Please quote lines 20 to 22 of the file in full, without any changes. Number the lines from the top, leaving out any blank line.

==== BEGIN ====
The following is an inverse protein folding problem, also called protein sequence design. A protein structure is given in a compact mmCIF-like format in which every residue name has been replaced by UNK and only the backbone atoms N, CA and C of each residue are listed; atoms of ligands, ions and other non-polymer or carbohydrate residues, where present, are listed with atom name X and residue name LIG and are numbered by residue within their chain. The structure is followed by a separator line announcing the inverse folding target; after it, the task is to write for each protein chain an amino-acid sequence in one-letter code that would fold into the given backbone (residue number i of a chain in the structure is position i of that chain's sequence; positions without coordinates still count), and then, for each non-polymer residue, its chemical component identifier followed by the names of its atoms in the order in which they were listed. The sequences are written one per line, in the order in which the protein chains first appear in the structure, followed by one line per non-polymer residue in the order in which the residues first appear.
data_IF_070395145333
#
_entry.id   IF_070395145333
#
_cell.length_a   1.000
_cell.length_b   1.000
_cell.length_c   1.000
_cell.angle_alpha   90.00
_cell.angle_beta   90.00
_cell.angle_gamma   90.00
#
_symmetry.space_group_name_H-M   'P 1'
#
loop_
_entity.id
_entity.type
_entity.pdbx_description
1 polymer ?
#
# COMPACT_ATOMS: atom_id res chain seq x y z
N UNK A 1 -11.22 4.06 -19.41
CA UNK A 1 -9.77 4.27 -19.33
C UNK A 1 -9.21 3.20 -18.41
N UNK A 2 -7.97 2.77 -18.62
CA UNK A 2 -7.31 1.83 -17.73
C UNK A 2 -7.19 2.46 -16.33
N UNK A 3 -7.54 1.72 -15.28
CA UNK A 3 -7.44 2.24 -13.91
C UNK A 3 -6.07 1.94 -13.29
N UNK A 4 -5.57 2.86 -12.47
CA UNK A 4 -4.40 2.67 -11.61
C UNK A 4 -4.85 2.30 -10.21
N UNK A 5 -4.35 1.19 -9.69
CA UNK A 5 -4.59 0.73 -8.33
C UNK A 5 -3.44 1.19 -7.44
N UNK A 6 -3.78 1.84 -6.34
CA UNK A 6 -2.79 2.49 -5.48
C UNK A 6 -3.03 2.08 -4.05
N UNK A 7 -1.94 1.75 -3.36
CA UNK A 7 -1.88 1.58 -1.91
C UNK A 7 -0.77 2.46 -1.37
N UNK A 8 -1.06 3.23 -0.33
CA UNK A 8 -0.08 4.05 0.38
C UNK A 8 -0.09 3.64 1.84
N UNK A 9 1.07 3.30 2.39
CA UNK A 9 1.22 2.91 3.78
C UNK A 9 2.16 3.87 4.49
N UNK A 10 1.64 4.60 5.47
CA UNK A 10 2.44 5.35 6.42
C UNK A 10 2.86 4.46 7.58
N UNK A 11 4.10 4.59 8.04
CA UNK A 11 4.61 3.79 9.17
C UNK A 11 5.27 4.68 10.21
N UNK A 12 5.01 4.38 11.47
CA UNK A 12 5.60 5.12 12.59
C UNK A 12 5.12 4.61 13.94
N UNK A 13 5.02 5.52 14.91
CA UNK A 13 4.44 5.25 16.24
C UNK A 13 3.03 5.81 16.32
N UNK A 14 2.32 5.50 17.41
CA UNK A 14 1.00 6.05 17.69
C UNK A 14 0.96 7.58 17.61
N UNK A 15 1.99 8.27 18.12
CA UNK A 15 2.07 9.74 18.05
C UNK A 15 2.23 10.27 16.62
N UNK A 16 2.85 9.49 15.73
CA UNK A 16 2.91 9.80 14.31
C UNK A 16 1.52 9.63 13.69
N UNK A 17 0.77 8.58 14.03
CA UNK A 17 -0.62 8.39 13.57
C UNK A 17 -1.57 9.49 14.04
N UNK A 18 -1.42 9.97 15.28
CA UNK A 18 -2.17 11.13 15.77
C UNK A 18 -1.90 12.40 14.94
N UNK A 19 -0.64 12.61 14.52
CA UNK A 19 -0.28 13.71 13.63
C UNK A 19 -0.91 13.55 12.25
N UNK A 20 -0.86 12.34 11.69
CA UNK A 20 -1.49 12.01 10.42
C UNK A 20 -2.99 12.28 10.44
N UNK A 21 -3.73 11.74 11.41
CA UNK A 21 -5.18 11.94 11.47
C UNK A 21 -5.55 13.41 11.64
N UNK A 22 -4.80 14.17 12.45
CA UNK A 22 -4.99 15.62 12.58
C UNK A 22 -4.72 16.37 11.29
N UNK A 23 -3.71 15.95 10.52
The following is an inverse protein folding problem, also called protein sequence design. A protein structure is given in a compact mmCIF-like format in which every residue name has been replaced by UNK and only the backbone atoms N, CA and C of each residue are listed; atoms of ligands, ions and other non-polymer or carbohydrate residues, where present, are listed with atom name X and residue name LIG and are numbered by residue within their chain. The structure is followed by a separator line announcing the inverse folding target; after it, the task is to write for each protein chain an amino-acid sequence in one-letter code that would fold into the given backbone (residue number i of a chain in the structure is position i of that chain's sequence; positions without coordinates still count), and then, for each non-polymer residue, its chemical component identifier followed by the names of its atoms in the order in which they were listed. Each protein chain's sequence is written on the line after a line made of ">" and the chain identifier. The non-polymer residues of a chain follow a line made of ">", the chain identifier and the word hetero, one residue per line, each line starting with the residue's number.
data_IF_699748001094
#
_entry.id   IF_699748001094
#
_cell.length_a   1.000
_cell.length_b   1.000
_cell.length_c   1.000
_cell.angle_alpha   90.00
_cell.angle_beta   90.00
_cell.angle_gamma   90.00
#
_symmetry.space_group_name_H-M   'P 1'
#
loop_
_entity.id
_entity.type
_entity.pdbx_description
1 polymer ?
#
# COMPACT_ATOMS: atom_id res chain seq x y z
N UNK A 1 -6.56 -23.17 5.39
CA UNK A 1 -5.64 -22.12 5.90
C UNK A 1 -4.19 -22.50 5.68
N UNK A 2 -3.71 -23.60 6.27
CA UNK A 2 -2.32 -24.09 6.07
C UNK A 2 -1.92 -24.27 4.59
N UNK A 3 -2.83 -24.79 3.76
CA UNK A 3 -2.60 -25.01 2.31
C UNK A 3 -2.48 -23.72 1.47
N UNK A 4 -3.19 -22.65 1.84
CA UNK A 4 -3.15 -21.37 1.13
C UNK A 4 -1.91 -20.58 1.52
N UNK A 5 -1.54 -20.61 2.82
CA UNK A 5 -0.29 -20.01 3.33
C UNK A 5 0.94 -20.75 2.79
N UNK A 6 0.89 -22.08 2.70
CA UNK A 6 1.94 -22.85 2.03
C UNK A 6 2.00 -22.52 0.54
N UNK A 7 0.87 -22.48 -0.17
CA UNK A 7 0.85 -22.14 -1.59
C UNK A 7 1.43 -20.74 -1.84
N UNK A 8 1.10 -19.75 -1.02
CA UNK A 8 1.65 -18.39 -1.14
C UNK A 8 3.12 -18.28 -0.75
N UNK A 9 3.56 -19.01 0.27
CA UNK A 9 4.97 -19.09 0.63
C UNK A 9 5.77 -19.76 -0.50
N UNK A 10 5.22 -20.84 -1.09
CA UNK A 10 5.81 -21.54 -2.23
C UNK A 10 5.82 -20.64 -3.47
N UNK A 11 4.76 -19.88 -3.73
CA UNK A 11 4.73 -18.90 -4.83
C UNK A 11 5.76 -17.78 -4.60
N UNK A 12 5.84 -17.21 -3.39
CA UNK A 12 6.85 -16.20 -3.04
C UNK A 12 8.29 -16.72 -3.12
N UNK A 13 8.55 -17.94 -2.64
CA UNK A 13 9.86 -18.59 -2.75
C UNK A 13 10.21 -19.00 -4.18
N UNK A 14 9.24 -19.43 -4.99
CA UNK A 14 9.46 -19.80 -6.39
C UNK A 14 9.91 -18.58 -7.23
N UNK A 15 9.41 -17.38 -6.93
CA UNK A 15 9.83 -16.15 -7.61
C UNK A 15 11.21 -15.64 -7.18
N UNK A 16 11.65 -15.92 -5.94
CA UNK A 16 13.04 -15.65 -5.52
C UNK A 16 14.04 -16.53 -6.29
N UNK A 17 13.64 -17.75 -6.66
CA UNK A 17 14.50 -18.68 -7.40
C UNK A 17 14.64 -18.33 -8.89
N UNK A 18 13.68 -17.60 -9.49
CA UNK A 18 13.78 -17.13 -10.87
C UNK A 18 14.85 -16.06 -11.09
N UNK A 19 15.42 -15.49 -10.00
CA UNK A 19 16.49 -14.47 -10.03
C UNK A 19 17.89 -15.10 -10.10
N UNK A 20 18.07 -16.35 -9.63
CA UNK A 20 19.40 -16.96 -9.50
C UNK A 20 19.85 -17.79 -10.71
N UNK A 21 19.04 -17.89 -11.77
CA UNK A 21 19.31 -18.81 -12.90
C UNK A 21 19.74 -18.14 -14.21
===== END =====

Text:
#
# COMPACT_ATOMS: atom_id res chain seq x y z
N UNK A 1 -11.22 4.06 -19.41